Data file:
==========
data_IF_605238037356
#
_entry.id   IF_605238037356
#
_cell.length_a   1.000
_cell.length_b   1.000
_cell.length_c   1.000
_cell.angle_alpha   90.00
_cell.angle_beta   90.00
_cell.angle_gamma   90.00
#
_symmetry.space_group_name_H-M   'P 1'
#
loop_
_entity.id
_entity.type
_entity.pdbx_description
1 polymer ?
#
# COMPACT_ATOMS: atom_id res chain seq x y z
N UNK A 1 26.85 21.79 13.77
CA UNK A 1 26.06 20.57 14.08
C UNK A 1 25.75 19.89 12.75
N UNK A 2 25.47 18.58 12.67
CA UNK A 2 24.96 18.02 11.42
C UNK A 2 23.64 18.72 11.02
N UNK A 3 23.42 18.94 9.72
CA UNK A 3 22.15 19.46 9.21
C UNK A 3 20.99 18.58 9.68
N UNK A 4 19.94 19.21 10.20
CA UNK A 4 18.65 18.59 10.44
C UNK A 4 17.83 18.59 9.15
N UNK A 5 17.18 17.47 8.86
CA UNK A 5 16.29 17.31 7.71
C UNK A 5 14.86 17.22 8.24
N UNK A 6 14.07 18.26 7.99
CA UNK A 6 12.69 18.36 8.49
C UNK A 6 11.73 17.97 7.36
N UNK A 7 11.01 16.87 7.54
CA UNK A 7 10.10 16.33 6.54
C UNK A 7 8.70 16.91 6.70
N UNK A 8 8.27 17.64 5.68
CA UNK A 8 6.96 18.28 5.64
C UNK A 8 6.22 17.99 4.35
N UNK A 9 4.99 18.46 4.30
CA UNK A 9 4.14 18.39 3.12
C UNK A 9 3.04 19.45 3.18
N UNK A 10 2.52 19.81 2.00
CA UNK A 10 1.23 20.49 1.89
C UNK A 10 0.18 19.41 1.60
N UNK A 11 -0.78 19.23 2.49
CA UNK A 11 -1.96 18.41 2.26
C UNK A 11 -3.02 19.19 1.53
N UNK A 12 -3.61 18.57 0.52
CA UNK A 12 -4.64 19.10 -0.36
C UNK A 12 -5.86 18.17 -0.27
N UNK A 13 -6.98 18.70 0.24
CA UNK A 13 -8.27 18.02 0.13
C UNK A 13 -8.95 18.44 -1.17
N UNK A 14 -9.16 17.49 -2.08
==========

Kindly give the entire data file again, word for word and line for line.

data_IF_605238037356
#
_entry.id   IF_605238037356
#
_cell.length_a   1.000
_cell.length_b   1.000
_cell.length_c   1.000
_cell.angle_alpha   90.00
_cell.angle_beta   90.00
_cell.angle_gamma   90.00
#
_symmetry.space_group_name_H-M   'P 1'
#
loop_
_entity.id
_entity.type
_entity.pdbx_description
1 polymer ?
#
# COMPACT_ATOMS: atom_id res chain seq x y z
N UNK A 1 26.85 21.79 13.77
CA UNK A 1 26.06 20.57 14.08
C UNK A 1 25.75 19.89 12.75
N UNK A 2 25.47 18.58 12.67
CA UNK A 2 24.96 18.02 11.42
C UNK A 2 23.64 18.72 11.02
N UNK A 3 23.42 18.94 9.72
CA UNK A 3 22.15 19.46 9.21
C UNK A 3 20.99 18.58 9.68
N UNK A 4 19.94 19.21 10.20
CA UNK A 4 18.65 18.59 10.44
C UNK A 4 17.83 18.59 9.15
N UNK A 5 17.18 17.47 8.86
CA UNK A 5 16.29 17.31 7.71
C UNK A 5 14.86 17.22 8.24
N UNK A 6 14.07 18.26 7.99
CA UNK A 6 12.69 18.36 8.49
C UNK A 6 11.73 17.97 7.36
N UNK A 7 11.01 16.87 7.54
CA UNK A 7 10.10 16.33 6.54
C UNK A 7 8.70 16.91 6.70
N UNK A 8 8.27 17.64 5.68
CA UNK A 8 6.96 18.28 5.64
C UNK A 8 6.22 17.99 4.35
N UNK A 9 4.99 18.46 4.30
CA UNK A 9 4.14 18.39 3.12
C UNK A 9 3.04 19.45 3.18
N UNK A 10 2.52 19.81 2.00
CA UNK A 10 1.23 20.49 1.89
C UNK A 10 0.18 19.41 1.60
N UNK A 11 -0.78 19.23 2.49
CA UNK A 11 -1.96 18.41 2.26
C UNK A 11 -3.02 19.19 1.53
N UNK A 12 -3.61 18.57 0.52
CA UNK A 12 -4.64 19.10 -0.36
C UNK A 12 -5.86 18.17 -0.27
N UNK A 13 -6.98 18.70 0.24
CA UNK A 13 -8.27 18.02 0.13
C UNK A 13 -8.95 18.44 -1.17
N UNK A 14 -9.16 17.49 -2.08